Friday 24 November 2017

OCI paid $1m by ticketing firm for London and Sochi Games

Fiasco: Seized Olympic Games tickets are displayed during a press conference at the police station in Benfica, Rio de Janeiro
Fiasco: Seized Olympic Games tickets are displayed during a press conference at the police station in Benfica, Rio de Janeiro
Kevin Doyle

Kevin Doyle

The Olympic Council of Ireland was paid US$1m by a ticketing company in advance of the London Games "without an explanation" for how the agent would recoup its money.

The deal secured by then-OCI president Pat Hickey is called into question by a judge who led a year-long inquiry into the ticket touting fiasco that engulfed the Rio Olympics exactly one year ago.

Today, the Sunday Independent can exclusively reveal the full findings of Judge Carroll Moran's long-awaited report. He believes the OCI is still owed up to $150,000 (€127,000) by the company Pro10 which was its Authorised Ticket Reseller (ATR) in Brazil.

And he outlines how Ireland initially sought 2,138 public tickets for the Rio Games - but excluded sports such as boxing, golf, rowing and sailing where we had genuine medal hopes.

The 226-page Moran Report criticises the governance of the OCI over many years, saying accounting procedures were "not robust" and best practice for a body in receipt of taxpayers' money "was not always applied".

However, the judge has failed to point to any criminal activity or financial impropriety on the part of Mr Hickey.

Mr Justice Moran does question a €60,000-a-year allowance paid to the ex-president between 2010 and 2016, saying it was "not consistent with the interpretation of an honorarium as a nominal payment to honour a voluntary contribution".

In relation to the events which led to Mr Hickey's dramatic arrest during the Rio Games, the report points to a "concealed relationship" between the 72-year-old and British millionaire Marcus Evans.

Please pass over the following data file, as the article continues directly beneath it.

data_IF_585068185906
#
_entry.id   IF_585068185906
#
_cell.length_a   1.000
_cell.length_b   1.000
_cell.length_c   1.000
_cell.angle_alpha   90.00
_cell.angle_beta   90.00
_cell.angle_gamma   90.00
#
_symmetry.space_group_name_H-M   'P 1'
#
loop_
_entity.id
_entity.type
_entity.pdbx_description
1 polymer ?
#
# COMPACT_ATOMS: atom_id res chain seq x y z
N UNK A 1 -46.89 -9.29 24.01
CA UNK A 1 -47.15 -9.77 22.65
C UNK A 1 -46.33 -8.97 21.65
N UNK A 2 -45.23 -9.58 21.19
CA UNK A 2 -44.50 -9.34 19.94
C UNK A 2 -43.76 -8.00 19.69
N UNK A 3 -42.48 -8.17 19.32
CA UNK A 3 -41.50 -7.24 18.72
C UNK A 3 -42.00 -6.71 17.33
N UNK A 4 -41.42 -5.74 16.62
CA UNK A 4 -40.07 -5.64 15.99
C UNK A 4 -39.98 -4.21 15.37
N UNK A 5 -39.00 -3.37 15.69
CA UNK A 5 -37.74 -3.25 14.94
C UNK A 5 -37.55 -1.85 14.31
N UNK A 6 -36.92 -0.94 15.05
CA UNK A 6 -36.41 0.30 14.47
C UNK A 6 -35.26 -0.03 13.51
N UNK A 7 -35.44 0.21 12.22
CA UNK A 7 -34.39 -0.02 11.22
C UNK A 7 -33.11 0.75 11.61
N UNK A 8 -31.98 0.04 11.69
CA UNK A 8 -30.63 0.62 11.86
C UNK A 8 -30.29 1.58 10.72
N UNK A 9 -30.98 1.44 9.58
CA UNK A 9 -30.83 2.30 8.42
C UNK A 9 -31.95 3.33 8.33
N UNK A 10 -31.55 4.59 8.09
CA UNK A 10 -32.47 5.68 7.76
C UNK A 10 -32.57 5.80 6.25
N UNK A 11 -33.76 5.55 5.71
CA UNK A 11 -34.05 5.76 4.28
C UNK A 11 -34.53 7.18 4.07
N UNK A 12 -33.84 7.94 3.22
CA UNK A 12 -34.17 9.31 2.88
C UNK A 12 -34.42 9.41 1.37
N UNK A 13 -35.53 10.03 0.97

The Ipswich Town Football Club owner had originally wanted his company, THG, to be the OCI's ATR in Rio but was rejected by the Games' organising committee. Officials had suspicions THG were involved in touting and special hospitality events during the World Cup in 2014.

In response, associates of Mr Evans set up Pro10 which was subsequently awarded the contract.

However, the judge concludes that Pro10 was "not a genuine ATR but its involvement disguised the continuing role of THG".

One of the many unanswered questions surrounds a $1m (€850,000) lodgement made by THG to the OCI as part of a deal to be the ATR for London 2012 and Sochi 2014.

The judge says this was done "without an explanation being given at the time as to how it would recoup this sum or earn a return on such a large outlay".

He added: "It would have had to sell a much greater quantity than those allocated to the OCI."

The report also notes that Pro10 could still owe the OCI a substantial sum on foot of its Rio deal. Asked about this, the OCI's first vice president, William O'Brien, told the inquiry there had been no dealings with Pro10 "because of the court cases that were going".

Transport Minister Shane Ross will tomorrow publicly release the report, originally due last December.

The delay was in part due to a lack of co-operation with the judge's efforts to establish the facts.

Sunday Independent

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